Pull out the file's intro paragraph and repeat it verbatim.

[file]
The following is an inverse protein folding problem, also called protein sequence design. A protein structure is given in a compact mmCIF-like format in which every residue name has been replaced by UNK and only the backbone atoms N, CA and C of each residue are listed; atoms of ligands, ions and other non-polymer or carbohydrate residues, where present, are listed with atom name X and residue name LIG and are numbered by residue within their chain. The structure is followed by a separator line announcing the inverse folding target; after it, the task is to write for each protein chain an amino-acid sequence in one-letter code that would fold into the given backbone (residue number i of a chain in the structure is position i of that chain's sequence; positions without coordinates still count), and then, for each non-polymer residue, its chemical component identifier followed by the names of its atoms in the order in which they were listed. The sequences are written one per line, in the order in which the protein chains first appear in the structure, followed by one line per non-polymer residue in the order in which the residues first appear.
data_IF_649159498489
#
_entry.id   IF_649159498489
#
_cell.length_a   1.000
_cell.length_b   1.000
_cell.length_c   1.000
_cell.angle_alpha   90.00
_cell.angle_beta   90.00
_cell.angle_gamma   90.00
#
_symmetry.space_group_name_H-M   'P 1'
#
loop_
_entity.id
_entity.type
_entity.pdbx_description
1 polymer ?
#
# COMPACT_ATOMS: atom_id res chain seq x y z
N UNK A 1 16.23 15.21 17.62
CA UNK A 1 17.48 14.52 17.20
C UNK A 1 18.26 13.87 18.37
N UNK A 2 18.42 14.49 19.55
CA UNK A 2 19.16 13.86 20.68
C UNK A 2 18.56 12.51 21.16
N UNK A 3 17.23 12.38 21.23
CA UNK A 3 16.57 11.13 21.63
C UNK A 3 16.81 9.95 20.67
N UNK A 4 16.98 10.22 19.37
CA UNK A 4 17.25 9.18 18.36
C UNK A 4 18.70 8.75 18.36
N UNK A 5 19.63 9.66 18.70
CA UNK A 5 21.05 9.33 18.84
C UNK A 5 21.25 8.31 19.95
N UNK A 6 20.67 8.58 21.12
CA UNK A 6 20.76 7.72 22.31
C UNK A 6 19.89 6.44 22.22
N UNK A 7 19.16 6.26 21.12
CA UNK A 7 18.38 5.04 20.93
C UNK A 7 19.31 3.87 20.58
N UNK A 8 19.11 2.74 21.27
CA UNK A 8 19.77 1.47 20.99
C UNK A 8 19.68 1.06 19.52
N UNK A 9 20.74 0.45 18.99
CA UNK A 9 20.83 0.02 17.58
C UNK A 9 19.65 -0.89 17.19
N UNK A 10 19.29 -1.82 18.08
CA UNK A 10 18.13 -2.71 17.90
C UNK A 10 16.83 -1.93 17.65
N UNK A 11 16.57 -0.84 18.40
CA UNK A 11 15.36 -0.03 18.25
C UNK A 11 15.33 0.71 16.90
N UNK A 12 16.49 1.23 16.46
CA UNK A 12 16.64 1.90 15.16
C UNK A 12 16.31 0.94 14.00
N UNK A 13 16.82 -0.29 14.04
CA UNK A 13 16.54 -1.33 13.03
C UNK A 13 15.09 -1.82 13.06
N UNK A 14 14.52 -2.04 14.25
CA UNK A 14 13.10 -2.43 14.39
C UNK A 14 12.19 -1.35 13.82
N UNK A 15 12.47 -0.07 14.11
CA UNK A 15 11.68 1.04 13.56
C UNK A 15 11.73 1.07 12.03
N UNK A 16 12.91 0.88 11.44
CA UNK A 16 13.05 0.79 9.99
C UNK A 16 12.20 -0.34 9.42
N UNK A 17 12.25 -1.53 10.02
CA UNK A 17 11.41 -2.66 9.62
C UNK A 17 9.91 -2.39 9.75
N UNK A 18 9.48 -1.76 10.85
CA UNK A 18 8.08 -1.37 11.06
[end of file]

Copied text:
The following is an inverse protein folding problem, also called protein sequence design. A protein structure is given in a compact mmCIF-like format in which every residue name has been replaced by UNK and only the backbone atoms N, CA and C of each residue are listed; atoms of ligands, ions and other non-polymer or carbohydrate residues, where present, are listed with atom name X and residue name LIG and are numbered by residue within their chain. The structure is followed by a separator line announcing the inverse folding target; after it, the task is to write for each protein chain an amino-acid sequence in one-letter code that would fold into the given backbone (residue number i of a chain in the structure is position i of that chain's sequence; positions without coordinates still count), and then, for each non-polymer residue, its chemical component identifier followed by the names of its atoms in the order in which they were listed. The sequences are written one per line, in the order in which the protein chains first appear in the structure, followed by one line per non-polymer residue in the order in which the residues first appear.